• 8 fl oz buttermilk, (1 cup), at room temperature
  • 4 oz sour cream, (1/2 cup), at room temperature
  • 2 tbsp water , or coffee
  • 7.8 oz all-purpose flour, (1¾ cups)
  • 3 oz unsweetened cocoa powder, (1 cup)
  • tsp baking soda
  • ½ tsp salt

For the Buttercream:

  • 6 fl oz pasteurized liquid egg whites, (3/4 cup)
  • 24 oz powdered sugar, (6 cups)
  • 1/2 tsp salt
  • 24 oz unsalted butter, (6 sticks), at room temperature
  • 2 tbsp vanilla extract
  • Assorted gel food coloring, I used Americolor gel food coloring: electric purple, violet, sky blue, navy blue, electric pink and super red


To Make the Agate Candy Slices:

  • Take a square of nonstick heavy-duty foil, nonstick side up. Place a small bowl or cup on top, to serve as a guide, and fold up the edges to form a circular mold with at least a 1-inch lip around the center. Repeat, making different shapes and sizes, for as many candy agate slices as you want to make. Place the foil molds on a baking sheet, and preheat the oven to 350 F.
  • Divide the candies by color. While they are still in their wrappers, use a meat mallet, rolling pin, or other large, heavy object to crush them into small pieces—the closer you can get to candy dust, the better! Undo the wrapper and pour the crushed candies into small bowls, divided by type of candy. The more varieties of color and opacity you can get, the better! After the candy is crushed, it will start to get sticky as it is exposed to the humidity in the air, so start to form the agate slices immediately.
  • Place a few spoonfuls of one color into a foil mold, and use a small food-safe paintbrush to spread it out along the outer edges of the mold in an even layer. (You can use your fingers, but the candy tends to stick to skin, so a paintbrush is faster and less messy.) Make sure that the layer is not too thin—as the candy melts, it will thin out a bit, so make the layer at least ¼-inch tall if possible. Add a second, different color, and brush that one out to the edges next to the first. Continue to make concentric rings of candy pieces in the mold, alternating colors and opacities, until you’ve filled the whole mold with crushed candy. I found I liked it best if I worked in one color scheme (shades of blue, for instance, or warm-toned colors) for each agate slice, but you can experiment to see what works for you.
  • Once all of the foil molds are filled, bake them in the oven at 350 F for 4-5 minutes. Check them after 4 minutes to see if all the candy pieces have melted. If some unmelted pieces remain, bake for another 30-60 seconds—just until it’s melted but the bubbling is minimal. Let the candy cool completely, then gently peel back the foil mold.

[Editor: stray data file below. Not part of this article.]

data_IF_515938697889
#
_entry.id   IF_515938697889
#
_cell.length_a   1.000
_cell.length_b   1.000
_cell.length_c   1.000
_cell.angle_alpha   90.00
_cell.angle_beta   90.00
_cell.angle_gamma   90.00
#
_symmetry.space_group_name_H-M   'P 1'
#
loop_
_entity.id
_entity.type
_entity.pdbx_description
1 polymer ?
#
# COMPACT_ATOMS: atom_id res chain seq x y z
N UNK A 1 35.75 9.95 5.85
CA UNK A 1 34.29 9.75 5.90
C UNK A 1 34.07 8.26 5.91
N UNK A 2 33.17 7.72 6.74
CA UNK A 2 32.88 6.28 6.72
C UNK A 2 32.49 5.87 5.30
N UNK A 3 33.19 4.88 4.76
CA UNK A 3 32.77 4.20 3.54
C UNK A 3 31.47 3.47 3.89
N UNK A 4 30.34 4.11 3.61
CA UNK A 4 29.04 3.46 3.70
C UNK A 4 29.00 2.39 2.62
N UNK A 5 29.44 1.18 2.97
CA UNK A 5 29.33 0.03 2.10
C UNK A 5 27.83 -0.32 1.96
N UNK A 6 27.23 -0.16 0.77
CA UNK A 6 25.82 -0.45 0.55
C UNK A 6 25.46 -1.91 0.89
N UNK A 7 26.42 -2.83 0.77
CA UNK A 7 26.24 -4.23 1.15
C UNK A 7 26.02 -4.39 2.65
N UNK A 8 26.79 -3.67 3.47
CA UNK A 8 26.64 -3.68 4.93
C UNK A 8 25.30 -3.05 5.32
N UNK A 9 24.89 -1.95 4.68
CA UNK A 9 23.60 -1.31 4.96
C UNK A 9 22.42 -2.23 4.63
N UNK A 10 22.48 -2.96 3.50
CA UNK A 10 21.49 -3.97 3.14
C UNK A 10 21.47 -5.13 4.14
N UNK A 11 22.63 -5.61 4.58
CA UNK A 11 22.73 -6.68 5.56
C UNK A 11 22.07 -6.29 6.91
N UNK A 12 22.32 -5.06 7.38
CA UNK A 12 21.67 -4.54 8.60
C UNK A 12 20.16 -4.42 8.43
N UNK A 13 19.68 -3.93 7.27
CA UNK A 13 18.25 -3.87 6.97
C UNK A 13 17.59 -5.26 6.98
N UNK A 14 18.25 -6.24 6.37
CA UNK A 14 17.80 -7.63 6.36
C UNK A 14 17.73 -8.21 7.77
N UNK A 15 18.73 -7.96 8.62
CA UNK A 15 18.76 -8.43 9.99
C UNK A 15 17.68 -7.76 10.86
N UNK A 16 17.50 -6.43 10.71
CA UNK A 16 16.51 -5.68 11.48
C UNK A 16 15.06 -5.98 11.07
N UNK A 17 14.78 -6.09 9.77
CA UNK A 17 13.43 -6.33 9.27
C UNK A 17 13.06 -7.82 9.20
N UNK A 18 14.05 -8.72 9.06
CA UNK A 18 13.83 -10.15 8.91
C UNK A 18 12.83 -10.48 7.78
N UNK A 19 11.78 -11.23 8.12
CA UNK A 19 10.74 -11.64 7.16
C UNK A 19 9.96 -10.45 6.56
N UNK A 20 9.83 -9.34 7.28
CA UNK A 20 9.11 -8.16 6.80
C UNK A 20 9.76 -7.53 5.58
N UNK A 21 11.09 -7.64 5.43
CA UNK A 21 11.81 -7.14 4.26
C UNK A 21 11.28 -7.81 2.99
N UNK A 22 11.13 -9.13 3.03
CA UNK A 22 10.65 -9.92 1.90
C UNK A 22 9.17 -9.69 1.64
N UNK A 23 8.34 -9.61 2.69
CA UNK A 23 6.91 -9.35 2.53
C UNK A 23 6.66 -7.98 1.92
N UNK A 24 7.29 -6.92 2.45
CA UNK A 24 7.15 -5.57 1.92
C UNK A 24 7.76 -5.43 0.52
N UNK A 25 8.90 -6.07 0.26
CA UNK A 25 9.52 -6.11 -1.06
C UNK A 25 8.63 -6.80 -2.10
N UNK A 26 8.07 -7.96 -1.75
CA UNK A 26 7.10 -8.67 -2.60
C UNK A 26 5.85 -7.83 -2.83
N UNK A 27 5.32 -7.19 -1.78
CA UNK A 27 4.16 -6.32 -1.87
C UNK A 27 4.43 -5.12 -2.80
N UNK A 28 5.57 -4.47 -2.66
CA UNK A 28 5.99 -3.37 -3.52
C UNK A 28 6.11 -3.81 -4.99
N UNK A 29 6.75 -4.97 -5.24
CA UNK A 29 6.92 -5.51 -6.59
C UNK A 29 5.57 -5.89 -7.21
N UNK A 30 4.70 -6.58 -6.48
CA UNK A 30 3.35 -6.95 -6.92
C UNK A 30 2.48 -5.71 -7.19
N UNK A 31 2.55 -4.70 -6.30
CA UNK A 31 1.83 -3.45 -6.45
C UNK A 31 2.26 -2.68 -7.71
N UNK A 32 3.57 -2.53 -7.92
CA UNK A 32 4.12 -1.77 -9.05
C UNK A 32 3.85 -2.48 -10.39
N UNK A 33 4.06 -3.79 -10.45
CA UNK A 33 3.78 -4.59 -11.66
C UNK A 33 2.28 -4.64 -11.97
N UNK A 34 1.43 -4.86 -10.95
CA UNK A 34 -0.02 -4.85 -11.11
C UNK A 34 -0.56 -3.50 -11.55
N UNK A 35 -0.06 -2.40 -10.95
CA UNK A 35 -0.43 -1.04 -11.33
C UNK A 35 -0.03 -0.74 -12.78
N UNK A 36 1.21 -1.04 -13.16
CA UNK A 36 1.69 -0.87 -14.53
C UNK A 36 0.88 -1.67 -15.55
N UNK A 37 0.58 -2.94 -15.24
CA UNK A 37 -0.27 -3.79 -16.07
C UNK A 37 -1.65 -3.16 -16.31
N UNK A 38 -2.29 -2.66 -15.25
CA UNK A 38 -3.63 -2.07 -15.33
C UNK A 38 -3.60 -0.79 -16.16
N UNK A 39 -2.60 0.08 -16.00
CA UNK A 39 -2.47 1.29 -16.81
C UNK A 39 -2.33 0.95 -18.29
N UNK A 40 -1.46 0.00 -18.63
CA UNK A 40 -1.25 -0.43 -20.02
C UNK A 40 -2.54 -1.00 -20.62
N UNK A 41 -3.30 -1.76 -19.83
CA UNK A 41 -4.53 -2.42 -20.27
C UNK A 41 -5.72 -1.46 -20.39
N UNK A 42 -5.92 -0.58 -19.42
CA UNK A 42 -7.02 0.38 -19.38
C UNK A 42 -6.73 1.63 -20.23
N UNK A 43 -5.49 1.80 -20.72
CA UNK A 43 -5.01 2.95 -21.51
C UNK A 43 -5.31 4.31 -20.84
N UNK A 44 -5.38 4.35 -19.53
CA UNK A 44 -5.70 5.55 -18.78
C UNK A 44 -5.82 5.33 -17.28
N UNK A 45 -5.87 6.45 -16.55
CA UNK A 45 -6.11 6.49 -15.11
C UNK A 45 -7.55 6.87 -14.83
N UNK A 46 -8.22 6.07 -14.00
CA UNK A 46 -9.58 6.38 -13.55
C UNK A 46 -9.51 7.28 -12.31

• If desired, mix some edible silver luster dust with a bit of vodka to make a colored paste, and paint a thin silver line around the edges of the agate slices. Store the slices in an airtight container until you’re ready to decorate the cake.

To Make the Chocolate Cake:

  • Line four 8-inch cake pans with parchment, and spray them with nonstick cooking spray. Preheat the oven to 350 F.
  • Add the butter and both sugars to the bowl of a large stand mixer fitted with a paddle attachment. Beat them together on medium-high speed, until light and fluffy, about 5 minutes. Add the eggs one at a time, beating well after each addition. Add the vanilla extract and mix it in.
  • In a separate bowl, whisk together the buttermilk, sour cream, and water (or coffee, if using). In a different bowl, sift together the flour, cocoa powder, baking soda, and salt. With the mixer running on low, add a quarter of the sifted flour mixture. When the flour streaks have almost all disappeared, add a third of the liquid to the mixing bowl. When that’s incorporated, continue to add the drys and wets in an alternating pattern, ending with the dry ingredients.
  • When the dry ingredients are nearly incorporated, stop the mixer. Scrape down the bottom and sides of the bowl with a rubber spatula, and finish mixing the cake by hand. Divide the batter between the prepared pans, giving each one about 11 ounces, and smooth it into an even layer. Bake the cakes for 22-25 minutes, until a toothpick inserted into the center comes out with just a few moist crumbs attached. Cool the cakes completely before assembling.

To Make the Buttercream:

  • Combine the whites, powdered sugar, and salt in the bowl of a large stand mixer fitted with a paddle attachment. Mix everything together on low speed, until the sugar is moistened and no dry patches remain. Turn off the mixer, scrape down the sides and bottom of the bowl with a spatula, then turn the mixer to medium speed. Beat on medium for 5 minutes.
  • After 5 minutes, turn the mixer to medium-low and start adding the softened room temperature butter, 1-2 tablespoons at a time. Once all of the butter is incorporated, add the vanilla extract and mix it in. Stop the mixer and scrape down the bottom and sides once more. Turn the speed to medium and beat the buttercream for 10 minutes. At the end, you’ll have a frosting with a wonderfully light and creamy texture. It can be used right away, or stored in the refrigerator for up to two weeks, or the freezer for up to two months. If you have chilled the frosting, let it come to room temperature and then beat it for several minutes to smooth it out and restore its texture before using it.

To Assemble:

  • Decide what colors you want to use for your cake—I used blue, purple, and pink. Reserve 1 cup of white frosting, tint ½ cup of frosting black, then use gel food coloring to make a dark and light tone for each color you’re going to use (I made dark and light blue, dark and light purple, and dark and light pink.) Place each color in its own piping bag.
  • Put a cake layer on a cake cardboard, and place it on a cake turntable. Pipe concentric rings of frosting, inspired by the dark and light bands of agate slices. My first frosting layer had a thin line of black frosting along the outside, then dark blue, then white, then light blue, then black, then a white center. You don’t have to do this exactly, just alternate colors in the same shade family to make concentric rings.
  • Add a second cake layer on top, and do the same thing with a different color family: I used shades of red and pink for this layer. Add a third layer, and this time, use another set of colors (I used purple shades). Finally, top with your fourth cake layer. Spread a thin layer of frosting all along the top and sides of the cake, to lock in any crumbs, and refrigerate for 30 minutes until firm.